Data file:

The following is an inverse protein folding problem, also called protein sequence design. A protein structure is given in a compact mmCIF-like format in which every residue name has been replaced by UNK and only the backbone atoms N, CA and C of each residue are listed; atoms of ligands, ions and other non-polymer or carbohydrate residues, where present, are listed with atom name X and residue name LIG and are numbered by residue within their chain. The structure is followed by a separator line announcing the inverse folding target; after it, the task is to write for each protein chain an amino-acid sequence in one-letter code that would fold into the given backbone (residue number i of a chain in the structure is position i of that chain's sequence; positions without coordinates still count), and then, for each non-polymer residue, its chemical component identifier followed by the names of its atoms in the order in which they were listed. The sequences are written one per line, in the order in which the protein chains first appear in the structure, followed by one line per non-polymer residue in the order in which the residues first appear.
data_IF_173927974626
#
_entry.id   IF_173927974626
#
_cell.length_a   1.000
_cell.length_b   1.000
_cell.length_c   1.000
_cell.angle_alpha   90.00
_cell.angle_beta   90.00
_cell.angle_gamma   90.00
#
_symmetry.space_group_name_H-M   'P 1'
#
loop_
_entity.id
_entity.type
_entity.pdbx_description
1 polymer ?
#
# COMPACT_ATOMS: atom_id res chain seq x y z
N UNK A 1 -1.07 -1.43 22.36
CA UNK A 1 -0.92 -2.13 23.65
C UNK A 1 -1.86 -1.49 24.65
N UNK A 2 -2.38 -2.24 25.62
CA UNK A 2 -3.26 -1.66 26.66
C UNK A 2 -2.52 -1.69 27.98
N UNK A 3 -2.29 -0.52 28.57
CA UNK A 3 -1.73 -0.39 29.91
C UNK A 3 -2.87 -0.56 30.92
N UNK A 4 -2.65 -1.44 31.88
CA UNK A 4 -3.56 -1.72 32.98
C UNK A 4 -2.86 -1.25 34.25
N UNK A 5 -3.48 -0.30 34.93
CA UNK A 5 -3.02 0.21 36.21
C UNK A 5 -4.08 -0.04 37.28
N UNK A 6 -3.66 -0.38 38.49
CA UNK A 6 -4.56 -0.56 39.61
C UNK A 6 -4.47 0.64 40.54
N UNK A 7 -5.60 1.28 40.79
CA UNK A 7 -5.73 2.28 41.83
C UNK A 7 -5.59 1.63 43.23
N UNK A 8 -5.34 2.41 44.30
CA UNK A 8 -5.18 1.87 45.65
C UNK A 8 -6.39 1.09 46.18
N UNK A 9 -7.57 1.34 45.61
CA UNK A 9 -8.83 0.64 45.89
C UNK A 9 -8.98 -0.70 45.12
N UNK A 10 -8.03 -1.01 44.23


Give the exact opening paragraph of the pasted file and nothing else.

The following is an inverse protein folding problem, also called protein sequence design. A protein structure is given in a compact mmCIF-like format in which every residue name has been replaced by UNK and only the backbone atoms N, CA and C of each residue are listed; atoms of ligands, ions and other non-polymer or carbohydrate residues, where present, are listed with atom name X and residue name LIG and are numbered by residue within their chain. The structure is followed by a separator line announcing the inverse folding target; after it, the task is to write for each protein chain an amino-acid sequence in one-letter code that would fold into the given backbone (residue number i of a chain in the structure is position i of that chain's sequence; positions without coordinates still count), and then, for each non-polymer residue, its chemical component identifier followed by the names of its atoms in the order in which they were listed. The sequences are written one per line, in the order in which the protein chains first appear in the structure, followed by one line per non-polymer residue in the order in which the residues first appear.